Last week, Israel struck Iranian positions near Damascus, evidently to prevent an attack on its own territory. Tehran responded by launching rockets from Syria into the Golan Heights, which either fell short of their targets or were intercepted by Israeli countermeasures; to this, Jerusalem responded with a series of attacks throughout Syria. The episode constitutes a new escalation in the ongoing conflict between the Jewish state and the Islamic Republic, about which Yaakov Amidror comments:
Unlike past reports involving attacks on select targets or a single warehouse, the IDF sought to strike a vast array of targets, apparently the entirety of Iran’s infrastructure in Syria—from intelligence outposts to weapons facilities. [In other words], Israel sought to exploit the opportunity to hit a wide range of targets. The IDF had surely been aware of many of these targets for some time, but the opportunity or the diplomatic justification to attack them hadn’t emerged yet. The Iranians created the justification by firing directly at Israel for the first time. The new situation necessitated a different type of response—decisive and comprehensive.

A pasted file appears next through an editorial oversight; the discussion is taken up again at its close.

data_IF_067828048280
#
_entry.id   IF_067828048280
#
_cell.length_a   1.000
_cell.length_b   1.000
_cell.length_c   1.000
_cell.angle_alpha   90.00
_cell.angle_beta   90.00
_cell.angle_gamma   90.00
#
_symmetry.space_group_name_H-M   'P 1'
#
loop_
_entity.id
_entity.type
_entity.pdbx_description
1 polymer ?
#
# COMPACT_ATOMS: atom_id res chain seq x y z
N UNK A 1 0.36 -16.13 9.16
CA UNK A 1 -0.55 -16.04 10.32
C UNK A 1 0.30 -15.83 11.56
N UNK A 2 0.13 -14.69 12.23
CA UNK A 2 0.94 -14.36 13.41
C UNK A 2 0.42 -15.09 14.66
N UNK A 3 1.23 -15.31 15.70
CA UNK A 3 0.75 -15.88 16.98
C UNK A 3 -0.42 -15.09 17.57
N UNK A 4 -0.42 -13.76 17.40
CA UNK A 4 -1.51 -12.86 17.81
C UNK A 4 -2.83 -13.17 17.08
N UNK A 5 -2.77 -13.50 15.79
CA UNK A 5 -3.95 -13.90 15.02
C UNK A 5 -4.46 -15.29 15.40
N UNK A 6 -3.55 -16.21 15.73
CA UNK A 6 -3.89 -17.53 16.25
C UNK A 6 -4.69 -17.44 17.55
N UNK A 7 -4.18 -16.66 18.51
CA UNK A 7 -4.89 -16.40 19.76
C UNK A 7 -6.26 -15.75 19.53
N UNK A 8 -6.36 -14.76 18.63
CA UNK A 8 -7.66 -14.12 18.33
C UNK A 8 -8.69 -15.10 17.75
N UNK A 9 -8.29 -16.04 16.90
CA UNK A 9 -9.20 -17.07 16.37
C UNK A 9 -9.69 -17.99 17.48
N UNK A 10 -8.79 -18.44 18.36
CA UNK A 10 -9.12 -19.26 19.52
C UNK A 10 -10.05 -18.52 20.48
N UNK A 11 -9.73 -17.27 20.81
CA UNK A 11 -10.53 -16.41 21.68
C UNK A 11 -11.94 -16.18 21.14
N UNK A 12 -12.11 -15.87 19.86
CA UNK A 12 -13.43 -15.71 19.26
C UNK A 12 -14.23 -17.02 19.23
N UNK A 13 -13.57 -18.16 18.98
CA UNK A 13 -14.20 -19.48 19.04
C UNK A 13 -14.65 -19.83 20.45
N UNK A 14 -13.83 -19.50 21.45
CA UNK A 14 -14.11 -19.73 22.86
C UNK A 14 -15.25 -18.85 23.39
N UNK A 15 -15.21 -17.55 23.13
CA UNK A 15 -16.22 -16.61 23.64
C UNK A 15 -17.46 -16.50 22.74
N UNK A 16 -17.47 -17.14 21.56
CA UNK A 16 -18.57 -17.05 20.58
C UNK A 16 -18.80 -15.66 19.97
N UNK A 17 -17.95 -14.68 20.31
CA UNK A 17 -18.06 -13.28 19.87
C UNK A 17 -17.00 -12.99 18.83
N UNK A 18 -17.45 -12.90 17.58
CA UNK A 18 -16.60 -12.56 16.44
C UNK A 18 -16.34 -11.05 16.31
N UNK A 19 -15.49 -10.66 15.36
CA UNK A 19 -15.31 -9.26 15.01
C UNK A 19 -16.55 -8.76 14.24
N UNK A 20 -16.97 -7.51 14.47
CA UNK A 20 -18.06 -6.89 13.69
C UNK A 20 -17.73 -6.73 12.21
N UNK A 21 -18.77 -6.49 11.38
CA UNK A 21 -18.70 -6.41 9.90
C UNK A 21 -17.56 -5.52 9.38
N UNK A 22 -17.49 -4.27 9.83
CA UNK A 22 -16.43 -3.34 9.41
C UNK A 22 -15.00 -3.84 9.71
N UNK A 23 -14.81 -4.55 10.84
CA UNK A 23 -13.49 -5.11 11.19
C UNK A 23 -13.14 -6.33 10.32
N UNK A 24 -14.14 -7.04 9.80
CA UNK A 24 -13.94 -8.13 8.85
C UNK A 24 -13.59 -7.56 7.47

Because Israel cannot allow Iran to build another war machine in Syria—on top of the one it already has in Lebanon in the form of Hizballah—it had to put a “price tag” on Tehran’s activities. Such an attack, if it was indeed successful, will have set the price appropriately. With that, Israel must not ease up. Its intelligence branches need to understand what was destroyed and then identify where and how Iran intends to push its military build-up forward—and neutralize that as well.
Israel’s mission planners [also] need to study the operation and look into the seemingly exaggerated Russian claim that some of the missiles fired by Israel were intercepted by Syrian air defenses (which the IDF targeted only after they opened fire on Israeli planes). They need to think of new attack methods to overcome the dense Syrian defenses, which mainly consist of Russian air-defense systems. The fight isn’t over yet; it seems Iran still hasn’t given up on its plans.
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